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When 3D Printing meets Big Data

Nowadays, we’ve seen buzzwords such as Artificial Intelligence (AI), Big Data, Blockchain or Industry 4.0 being widely utilized and tossed about. These technologies are having a significant effect on today’s economy and current industrial processes.

But what about the reality that these new technologies – frequently characterized as disruptive – could be combined? Then, will there be totally unique, previously unimaginable possibilities?

What fascinates us above all is, of course, the integration of these technologies with additive manufacturing. In this article, let us examine the connection between Big data and 3D printing services. The goal is to discover what possibilities exist when these two technologies are merged, what advantages may be gained? What constraints may remain?

3D Printing

3D Printing service has become a practical reality that has altered the way people think about production and manufacturing. Now that the technology has developed, practically anything from smartphone covers to human organs can be 3D printed by 3D Printing companies. Customized goods and components produced by 3D printers have empowered businesses and accelerated repairs in various situations.

Extra capabilities arising from the development of the Internet of Things and 3D Data Exchange & Translation promise to make 3D printing services useful in new ways.

Remote printing and the production of things from scans have joined with print sharing to make 3D printing service an essential element of the corporate sector. The emergence of big data implies that even more applications for 3D printing will soon emerge.

Big Data

Big data has to be one of the most popular terms in the early 21st century. Hundreds of thousands of job listings are actively looking for “business analysts, data scientists, or individuals with expertise in big data, data modeling, database administration, data etc.”

Just about every single one of our management information systems core classes touches with big data in some way or form. And most significantly, companies and recruiters begin to see a candidate like a god in an interview when they have genuine exposure and practical job expertise in big data.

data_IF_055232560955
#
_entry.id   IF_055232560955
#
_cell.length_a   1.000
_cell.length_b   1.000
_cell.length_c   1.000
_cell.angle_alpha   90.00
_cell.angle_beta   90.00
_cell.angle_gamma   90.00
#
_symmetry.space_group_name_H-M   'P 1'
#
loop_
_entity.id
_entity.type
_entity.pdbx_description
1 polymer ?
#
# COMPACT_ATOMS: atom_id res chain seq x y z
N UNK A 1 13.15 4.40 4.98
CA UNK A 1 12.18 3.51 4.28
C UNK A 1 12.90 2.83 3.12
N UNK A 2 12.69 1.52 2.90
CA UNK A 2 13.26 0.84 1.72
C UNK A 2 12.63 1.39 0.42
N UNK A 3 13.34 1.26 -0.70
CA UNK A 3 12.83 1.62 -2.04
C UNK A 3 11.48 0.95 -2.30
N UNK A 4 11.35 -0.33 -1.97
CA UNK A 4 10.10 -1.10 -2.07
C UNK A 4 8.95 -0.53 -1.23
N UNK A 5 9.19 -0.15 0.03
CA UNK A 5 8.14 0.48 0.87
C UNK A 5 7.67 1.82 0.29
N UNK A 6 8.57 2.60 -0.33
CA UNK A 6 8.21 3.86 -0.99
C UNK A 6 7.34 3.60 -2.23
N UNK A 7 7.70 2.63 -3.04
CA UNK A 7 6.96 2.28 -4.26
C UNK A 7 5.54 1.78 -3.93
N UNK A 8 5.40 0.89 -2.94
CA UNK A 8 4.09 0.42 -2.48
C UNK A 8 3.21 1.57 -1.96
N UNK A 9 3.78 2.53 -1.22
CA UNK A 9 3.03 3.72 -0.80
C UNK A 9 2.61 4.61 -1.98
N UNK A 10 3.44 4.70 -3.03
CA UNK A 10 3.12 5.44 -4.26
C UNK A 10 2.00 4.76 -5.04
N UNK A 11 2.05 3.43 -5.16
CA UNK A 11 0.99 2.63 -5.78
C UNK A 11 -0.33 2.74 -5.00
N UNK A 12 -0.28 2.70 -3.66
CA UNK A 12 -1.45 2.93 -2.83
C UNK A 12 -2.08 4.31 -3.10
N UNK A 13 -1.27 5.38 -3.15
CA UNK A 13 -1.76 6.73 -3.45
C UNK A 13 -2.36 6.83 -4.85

3D Printing and Big Data

Analytics technologies make big data useful to various industries that create new applications for economical 3D printing services. Both technologies expedite the large-scale product modifications required to suit specific markets identified via the use of big data.

Fields that have demonstrated the potential to profit from the integration of big data with 3D printing companies include computer-aided design (CAD) and engineering (CAE) as well as computer-aided manufacturing (CAM). In each market sector, the two technologies have a mutually beneficial connection. The below examples demonstrate how big data and 3D printing services may interact.

Data Visualization

Corporations increasingly rely upon 3D printing companies to help them comprehend the data they gather. The same is true for small companies and private people. Two MIT researchers created a model of their campus and printed it using 3D printers. Streaming data on the mockup showed how it can make a rigid framework that shows variable data.

Geospatial models that interact with big data may assist city planners who analyze traffic patterns and other dynamic data. In the past, such experts only had access to flat data, typically printed on paper.

Now, using 3D modeling, people may view many perspectives from a single experience. People may hold such models and share them along with alternative models to make better real-world choices.

Data Storage

Driven largely by big data, the globe currently produces approximately 2.5 quintillion bytes of data every day, generating a huge need for storage. Companies of every size contribute to the storage problem by hoarding the data they gather. From practically any viewpoint, big data will progressively disrupt the world as companies and governments utilize it to generate forecasts and make choices.

The cost of data storage continues to increase along with data repositories. Luckily, as the quantity of big data increases, so does the pace at which 3D printing service advances. The 3D printing industry continues to expand, and it is projected to reach $21 billion by 2022.

Technology that allows for the 3D printing of electronics has become essential because of the uses such electronics have for generating electronic storage. Future innovations include Functionalize F-Electric, an electrically conductive filament that 3D printers incorporate into electronic circuit boards.

Another intriguing invention, Carbamorph, utilizes 3D printing technology to build bespoke electrical designs for portable gadgets. Such emerging technologies indicate that electronic circuits will become widespread enough to satisfy the worldwide need for data storage.

Monitoring Manufacturing